Current projects: Developing the new collection for Wrong for Hay. This is a massive, full-time project. And then I also work on another project called The Wrong Shop.
Mission: To develop good design at a good price
When did you decide that you wanted to be a designer? I don't know if I am a designer. I got interested in design 15 years ago when I was manufacturing products for clients. So I was involved in the process of making, and that created an interest for me in design.
Education: I studied fine arts and sculpture at the Norwich School of Art.
First design job: Bronze-casting door handles for clients, with the manufacturing company I founded in 1996.
Who is your design hero? I don't have a design hero. Many things and many people inspire, influence and excite me, but to put that down to one person is impossible for me.
Describe your workspace: It's a very beautiful Queen Anne building in Central London where we have a showroom and offices.
Other than the computer, what is your most important tool? My iPhone. I make an enormous amount of telephone calls, but I also use it as a tool. For instance, I travel a lot, and the currency converter saves an awful lot of stress.What is the best part of your job? No one day is ever the same, and I get to work with great people in a great environment doing fun things.
What is the worst part of your job? Being too busy
What time do you get up and go to bed? I get up at 6:15 a.m. and normally I go to bed at about midnight.
How do you procrastinate? Daydreaming. There are so many things in my head at one time that I get very easily distracted from one thing to the other.
What is the most important quality in a designer? Flexibility. And realism—in terms of understanding the business of design, not just the pure idea of the object.
What is the most widespread misunderstanding about design or designers? How small the design world is. Designers often believe the design world is much bigger than it actually is.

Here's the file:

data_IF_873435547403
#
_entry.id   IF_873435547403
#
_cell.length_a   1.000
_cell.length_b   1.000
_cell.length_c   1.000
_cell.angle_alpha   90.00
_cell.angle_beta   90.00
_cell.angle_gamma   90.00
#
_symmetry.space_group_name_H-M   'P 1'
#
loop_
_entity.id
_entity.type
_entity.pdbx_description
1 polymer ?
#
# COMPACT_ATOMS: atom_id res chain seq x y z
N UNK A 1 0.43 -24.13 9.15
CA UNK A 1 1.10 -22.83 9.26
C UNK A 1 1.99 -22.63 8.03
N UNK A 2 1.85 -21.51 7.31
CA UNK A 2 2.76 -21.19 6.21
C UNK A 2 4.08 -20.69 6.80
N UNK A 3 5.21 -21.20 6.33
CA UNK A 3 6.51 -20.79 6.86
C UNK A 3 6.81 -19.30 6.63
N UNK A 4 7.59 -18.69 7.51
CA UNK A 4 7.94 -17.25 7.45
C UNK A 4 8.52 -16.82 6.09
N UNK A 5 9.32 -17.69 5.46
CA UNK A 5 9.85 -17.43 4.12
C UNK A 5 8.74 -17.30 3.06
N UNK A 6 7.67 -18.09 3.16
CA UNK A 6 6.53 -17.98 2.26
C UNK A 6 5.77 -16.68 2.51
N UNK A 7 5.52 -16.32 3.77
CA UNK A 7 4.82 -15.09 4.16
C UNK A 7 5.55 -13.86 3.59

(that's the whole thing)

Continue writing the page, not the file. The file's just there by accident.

What is your most prized design possession? That's a difficult question. I have a very old chair in our kitchen that is quite a special. Some people say it's a Prouvé chair; some people don't believe it is. But it's quite an old, special chair. I guess that's probably the most prized design object I have.
What is exciting you in design right now? The definition of the new middle market. Post financial crisis, the middle market was essentially dissolved, leaving only the very low end or the very high end—Ikea or the very expensive Italian brands. The middle market disappeared, but now it's being redefined.
If you could redesign anything, what would you choose? Keys. They're clunky. They're bulky. They're super annoying. There must be some better method of security. I haven't got the answer, but I would love the find an alternative to this.
What do you hope to be doing in ten years? What I'm doing now. I'm very happy with it. In ten years time I hope it just grows bigger and bigger.
Lastly, who's more fun to have a drink with: architects, industrial designers or graphic designers? I wouldn't pick any of them to have a drink with. [Laughs] If I had to choose, I'd say industrial designers. I've probably got more in common with them than with a graphic designer or an architect.
Mason Currey is a former Core77 editor and the author of Daily Rituals: How Artists Work. Previously, he was the executive editor of Print and the managing editor of Metropolis. His freelance writing has appeared in the New York Times and Slate, among other publications. He lives in Los Angeles.